The Office of National Statistics has released its figures on pay for this year, something which has set off the annual bleating about the gender pay gap.
The Office for National Statistics said that the difference in earnings of women and men in full-time employment rose by 0.1% over the year. For part-timers, the gap increased to more than 36%.
As I’ve had occasion to mention before, that part-time pay gap is something of a fraud. For it is comparing the wages per hour earned by women working part-time with those of men working full-time, thus conflating two entirely different things. Part-timers everywhere earn less than full-timers, so this is nothing whatever to do with gender. Indeed, from the same ONS ASHE figures we can calculate that the part-time pay gap for women (ie, part-time women compared with full-time women) is 14% and that for men 27%. we are clearly therefore not dealing solely with a gender issue.
However, there’s another aspect to this which interests me. From the TUC’s briefing paper *on the subject we find on page 14 that (by a slightly different measure) the gender pay gap in the UK is 20%, that in Denmark 18%, in Sweden 16%. So this isn’t something that can be explained by the absence of social democracy, the absence of free childcare, the absence of comprehensive union agreements, for those things do indeed exist in those places.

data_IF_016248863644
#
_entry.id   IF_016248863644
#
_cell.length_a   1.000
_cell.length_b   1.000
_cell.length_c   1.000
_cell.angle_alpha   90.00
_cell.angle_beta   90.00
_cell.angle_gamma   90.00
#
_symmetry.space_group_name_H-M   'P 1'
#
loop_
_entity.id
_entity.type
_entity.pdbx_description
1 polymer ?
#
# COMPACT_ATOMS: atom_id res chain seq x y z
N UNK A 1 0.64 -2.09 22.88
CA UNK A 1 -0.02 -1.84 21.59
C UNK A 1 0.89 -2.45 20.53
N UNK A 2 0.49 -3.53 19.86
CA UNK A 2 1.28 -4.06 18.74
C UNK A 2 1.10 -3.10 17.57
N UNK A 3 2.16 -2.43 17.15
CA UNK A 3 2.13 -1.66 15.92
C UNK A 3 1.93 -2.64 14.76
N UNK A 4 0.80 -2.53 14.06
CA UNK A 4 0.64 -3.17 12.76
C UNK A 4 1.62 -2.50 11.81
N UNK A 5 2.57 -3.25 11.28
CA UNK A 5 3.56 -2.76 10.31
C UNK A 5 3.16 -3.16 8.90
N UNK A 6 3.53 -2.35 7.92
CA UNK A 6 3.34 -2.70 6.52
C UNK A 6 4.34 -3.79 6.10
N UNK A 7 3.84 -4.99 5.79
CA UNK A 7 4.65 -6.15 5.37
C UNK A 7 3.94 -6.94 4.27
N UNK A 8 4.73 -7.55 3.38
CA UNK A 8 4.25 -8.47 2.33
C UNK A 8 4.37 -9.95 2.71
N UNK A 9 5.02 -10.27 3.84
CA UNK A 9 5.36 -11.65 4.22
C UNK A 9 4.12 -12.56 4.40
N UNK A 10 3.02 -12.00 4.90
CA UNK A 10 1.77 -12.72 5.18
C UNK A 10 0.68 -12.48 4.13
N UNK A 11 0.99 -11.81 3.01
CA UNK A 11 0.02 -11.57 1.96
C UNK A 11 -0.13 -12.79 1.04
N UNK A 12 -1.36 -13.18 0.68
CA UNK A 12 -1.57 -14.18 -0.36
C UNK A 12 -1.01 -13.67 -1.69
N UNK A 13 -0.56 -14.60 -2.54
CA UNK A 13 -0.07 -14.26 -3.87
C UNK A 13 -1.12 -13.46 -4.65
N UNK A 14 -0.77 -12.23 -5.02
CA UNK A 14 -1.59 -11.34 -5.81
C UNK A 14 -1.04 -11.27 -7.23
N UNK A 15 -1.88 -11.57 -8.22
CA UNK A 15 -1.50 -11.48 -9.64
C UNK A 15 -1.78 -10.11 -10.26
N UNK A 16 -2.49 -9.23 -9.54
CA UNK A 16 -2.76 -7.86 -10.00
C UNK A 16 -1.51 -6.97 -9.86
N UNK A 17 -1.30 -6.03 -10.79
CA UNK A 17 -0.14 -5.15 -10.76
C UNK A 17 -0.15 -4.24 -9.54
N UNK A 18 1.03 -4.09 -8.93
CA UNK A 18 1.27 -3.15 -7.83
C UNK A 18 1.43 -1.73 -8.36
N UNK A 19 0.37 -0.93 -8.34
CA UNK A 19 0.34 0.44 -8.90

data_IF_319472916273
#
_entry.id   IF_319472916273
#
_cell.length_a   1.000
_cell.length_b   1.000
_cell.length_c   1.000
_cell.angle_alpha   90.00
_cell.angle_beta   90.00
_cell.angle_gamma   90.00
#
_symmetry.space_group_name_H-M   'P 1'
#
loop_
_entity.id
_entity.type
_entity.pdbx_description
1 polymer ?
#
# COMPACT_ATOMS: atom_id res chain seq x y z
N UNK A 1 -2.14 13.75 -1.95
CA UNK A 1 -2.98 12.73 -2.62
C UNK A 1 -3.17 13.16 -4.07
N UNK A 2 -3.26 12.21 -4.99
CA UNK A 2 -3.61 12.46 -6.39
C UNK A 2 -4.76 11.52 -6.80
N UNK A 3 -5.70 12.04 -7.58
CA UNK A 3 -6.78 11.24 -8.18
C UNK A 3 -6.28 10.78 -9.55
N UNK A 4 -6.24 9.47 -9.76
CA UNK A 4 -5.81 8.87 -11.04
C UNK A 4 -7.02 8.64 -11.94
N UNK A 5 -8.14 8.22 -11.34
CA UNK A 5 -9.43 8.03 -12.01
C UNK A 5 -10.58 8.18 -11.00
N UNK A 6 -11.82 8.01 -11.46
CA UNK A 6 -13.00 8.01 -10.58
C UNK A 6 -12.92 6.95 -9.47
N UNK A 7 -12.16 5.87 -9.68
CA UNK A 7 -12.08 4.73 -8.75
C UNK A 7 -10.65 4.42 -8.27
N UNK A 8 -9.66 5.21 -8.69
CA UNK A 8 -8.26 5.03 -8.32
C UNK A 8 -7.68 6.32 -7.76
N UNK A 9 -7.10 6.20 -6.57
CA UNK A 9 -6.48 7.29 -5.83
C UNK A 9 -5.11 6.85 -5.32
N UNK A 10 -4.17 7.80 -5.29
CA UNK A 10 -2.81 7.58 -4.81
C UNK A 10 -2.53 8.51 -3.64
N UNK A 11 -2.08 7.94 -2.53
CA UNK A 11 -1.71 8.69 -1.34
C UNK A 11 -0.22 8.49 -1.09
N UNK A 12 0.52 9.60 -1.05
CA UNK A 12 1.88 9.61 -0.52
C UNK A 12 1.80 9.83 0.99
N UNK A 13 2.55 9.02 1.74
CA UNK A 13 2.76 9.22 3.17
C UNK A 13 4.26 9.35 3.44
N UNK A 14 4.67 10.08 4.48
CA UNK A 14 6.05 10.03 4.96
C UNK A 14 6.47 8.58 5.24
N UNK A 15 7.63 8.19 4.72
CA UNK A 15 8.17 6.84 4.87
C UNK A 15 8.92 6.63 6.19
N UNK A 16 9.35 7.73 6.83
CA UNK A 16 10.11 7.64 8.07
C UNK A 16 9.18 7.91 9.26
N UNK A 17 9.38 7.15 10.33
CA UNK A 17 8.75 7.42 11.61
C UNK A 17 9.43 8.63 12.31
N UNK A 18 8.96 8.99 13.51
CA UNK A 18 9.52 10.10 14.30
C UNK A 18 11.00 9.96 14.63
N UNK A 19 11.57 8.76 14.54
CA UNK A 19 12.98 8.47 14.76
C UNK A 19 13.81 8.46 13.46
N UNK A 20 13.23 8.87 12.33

Indeed, it would appear that even sky high taxes, extended maternity leave, compulsory paternity leave and so on, things which are urged here and exist there, don’t have that much effect either. In fact, if the average wage is some £23,000 a year then that 2% difference with Denmark is £460 a year, or under £10 a week.
Now I agree, £10 a week is indeed £10 a week, but that diminution of the gender pay gap comes as the result of a great deal of effort and expense. Is it actually worth it? Might it not be worth simply shrugging our shoulders and moving on to more tractable problems, where our efforts will have rather more of a result?
*Footnote 18 also tells us that the TUC uses mean pay to calculate the gap against the advice of the ONS. Using the median would reveal a lower gap, something which would never do.